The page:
John Temple Bill Abolition of Permanent Alimony Payments Ready for House Floor

An amendment to Florida’s alimony laws was unanimously approved by the House Judiciary Committee. That sets the bill (HB1409) on the way to a vote in the House of Representatives.

representative John Paul Temple, a Wildwood Republican, said he’s worked to get parties into legislation that will ultimately determine how couples separate. Specifically, the bill would eliminate permanent post-divorce alimony in Florida. Instead, a “stamina” system would decide what is owed based on the length of marriages.

“Divorce is tough,” Temple said. “It can be ugly and hurtful. I believe this bill will help make that process smoother and less ugly.”

That includes making divorces final, rather than ending financial relationships forever, he said. The bill provides a period of one year to evaluate agreements reached in divorce

Temple received support from both the Family Law Division of the Florida Bar Association and Fairness of the Florida family, a maintenance reform group. He’s also seen bipartisan support at two committee stops where he saw only a “no” vote from the Republican representative. Pat Maney during a stop by the House Civil Justice Subcommittee.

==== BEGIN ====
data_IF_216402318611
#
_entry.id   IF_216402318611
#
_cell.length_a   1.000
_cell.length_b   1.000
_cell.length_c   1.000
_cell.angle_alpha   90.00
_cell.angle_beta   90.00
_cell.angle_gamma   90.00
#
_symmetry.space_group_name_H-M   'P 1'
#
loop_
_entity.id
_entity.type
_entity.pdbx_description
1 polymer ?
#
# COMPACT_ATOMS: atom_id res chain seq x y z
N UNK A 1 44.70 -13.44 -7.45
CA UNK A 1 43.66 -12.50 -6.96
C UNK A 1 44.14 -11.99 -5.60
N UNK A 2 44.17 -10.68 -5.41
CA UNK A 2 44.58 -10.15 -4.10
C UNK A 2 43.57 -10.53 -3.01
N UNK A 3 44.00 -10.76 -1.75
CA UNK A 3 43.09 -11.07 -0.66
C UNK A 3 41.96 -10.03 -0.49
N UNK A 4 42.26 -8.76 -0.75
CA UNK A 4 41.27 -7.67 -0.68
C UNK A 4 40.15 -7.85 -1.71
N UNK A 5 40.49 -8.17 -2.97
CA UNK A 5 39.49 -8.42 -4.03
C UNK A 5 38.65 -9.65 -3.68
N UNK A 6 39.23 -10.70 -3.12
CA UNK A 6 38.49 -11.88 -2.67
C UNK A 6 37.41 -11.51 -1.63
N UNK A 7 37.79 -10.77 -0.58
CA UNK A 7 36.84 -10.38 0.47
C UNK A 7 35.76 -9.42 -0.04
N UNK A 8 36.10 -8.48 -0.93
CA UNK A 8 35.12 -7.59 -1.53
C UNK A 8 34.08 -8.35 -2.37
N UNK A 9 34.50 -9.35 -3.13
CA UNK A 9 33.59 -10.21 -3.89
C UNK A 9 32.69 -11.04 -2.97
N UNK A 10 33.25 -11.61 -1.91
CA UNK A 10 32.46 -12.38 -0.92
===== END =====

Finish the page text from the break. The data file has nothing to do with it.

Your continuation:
But the bill still gripped many women, as a change in the law will retroactively change the rule in their own divorce judgments.

“What I negotiated, what a lot of people negotiated as part of a prenuptial agreement, will retroactively affect them,” he said Muriel Meuniere. “I’m really not happy and would have negotiated differently.”

But supporters of the bill said that wasn’t true. While previous versions of the bill made some retrospective changes, this bill respects previous agreements negotiated under the law as it existed at the time of a divorce. Trish ArmstrongRepresentatives from the Florida Bar Association’s family law division said this was critical to the legal organization’s decision to support the legislation.

“If this were unconstitutional retrospective and adversely affected ongoing agreements, the section would not support it,” she said.

representative Yvonne Hinsona Gainesville Democrat, Temple urged how the law could be clearer to protect existing settlements.

“I don’t believe in permanent alimony, and I believe people should find a way to become independent,” she said. However, she was concerned about the confusion that existed among the public and suggested that an amendment might be needed to make respect for previous comparisons clearer.

An identical Senate draft (SB1416) sponsored by Sen. Joe Grutersa Republican from Sarasota, also cleared two committees in the upper chamber and is awaiting a plenary vote.

Even if both chambers of the legislature can clarify something, there is of course another hurdle in front of us. Governor Ron DeSantis vetoed it a maintenance reform law was passed last year.

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